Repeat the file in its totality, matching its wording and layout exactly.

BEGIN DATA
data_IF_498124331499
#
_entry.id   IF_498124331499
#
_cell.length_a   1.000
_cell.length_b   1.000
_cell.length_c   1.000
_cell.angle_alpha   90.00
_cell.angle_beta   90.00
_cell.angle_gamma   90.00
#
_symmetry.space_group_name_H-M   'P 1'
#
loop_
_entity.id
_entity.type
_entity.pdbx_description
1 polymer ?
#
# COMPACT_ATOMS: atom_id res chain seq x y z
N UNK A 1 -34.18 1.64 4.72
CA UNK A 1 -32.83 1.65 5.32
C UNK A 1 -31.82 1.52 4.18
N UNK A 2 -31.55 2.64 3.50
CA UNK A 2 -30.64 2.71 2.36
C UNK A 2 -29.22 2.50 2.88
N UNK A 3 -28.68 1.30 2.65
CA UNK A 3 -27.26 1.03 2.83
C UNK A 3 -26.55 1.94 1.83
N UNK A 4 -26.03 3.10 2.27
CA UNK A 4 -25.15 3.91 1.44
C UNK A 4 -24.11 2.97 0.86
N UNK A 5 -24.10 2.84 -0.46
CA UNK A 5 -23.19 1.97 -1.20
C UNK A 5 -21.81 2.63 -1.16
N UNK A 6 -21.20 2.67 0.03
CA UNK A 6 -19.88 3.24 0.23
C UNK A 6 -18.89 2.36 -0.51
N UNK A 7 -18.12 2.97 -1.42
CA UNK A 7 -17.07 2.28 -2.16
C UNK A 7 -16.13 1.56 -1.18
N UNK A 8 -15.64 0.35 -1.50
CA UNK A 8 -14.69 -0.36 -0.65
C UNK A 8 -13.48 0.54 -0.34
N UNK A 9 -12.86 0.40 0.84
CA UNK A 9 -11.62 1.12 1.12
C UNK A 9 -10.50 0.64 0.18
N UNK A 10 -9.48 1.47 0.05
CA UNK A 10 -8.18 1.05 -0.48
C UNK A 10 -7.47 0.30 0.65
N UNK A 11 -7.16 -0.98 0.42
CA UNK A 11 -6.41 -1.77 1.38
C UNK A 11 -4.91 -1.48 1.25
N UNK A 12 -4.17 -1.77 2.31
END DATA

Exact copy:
data_IF_498124331499
#
_entry.id   IF_498124331499
#
_cell.length_a   1.000
_cell.length_b   1.000
_cell.length_c   1.000
_cell.angle_alpha   90.00
_cell.angle_beta   90.00
_cell.angle_gamma   90.00
#
_symmetry.space_group_name_H-M   'P 1'
#
loop_
_entity.id
_entity.type
_entity.pdbx_description
1 polymer ?
#
# COMPACT_ATOMS: atom_id res chain seq x y z
N UNK A 1 -34.18 1.64 4.72
CA UNK A 1 -32.83 1.65 5.32
C UNK A 1 -31.82 1.52 4.18
N UNK A 2 -31.55 2.64 3.50
CA UNK A 2 -30.64 2.71 2.36
C UNK A 2 -29.22 2.50 2.88
N UNK A 3 -28.68 1.30 2.65
CA UNK A 3 -27.26 1.03 2.83
C UNK A 3 -26.55 1.94 1.83
N UNK A 4 -26.03 3.10 2.27
CA UNK A 4 -25.15 3.91 1.44
C UNK A 4 -24.11 2.97 0.86
N UNK A 5 -24.10 2.84 -0.46
CA UNK A 5 -23.19 1.97 -1.20
C UNK A 5 -21.81 2.63 -1.16
N UNK A 6 -21.20 2.67 0.03
CA UNK A 6 -19.88 3.24 0.23
C UNK A 6 -18.89 2.36 -0.51
N UNK A 7 -18.12 2.97 -1.42
CA UNK A 7 -17.07 2.28 -2.16
C UNK A 7 -16.13 1.56 -1.18
N UNK A 8 -15.64 0.35 -1.50
CA UNK A 8 -14.69 -0.36 -0.65
C UNK A 8 -13.48 0.54 -0.34
N UNK A 9 -12.86 0.40 0.84
CA UNK A 9 -11.62 1.12 1.12
C UNK A 9 -10.50 0.64 0.18
N UNK A 10 -9.48 1.47 0.05
CA UNK A 10 -8.18 1.05 -0.48
C UNK A 10 -7.47 0.30 0.65
N UNK A 11 -7.16 -0.98 0.42
CA UNK A 11 -6.41 -1.77 1.38
C UNK A 11 -4.91 -1.48 1.25
N UNK A 12 -4.17 -1.77 2.31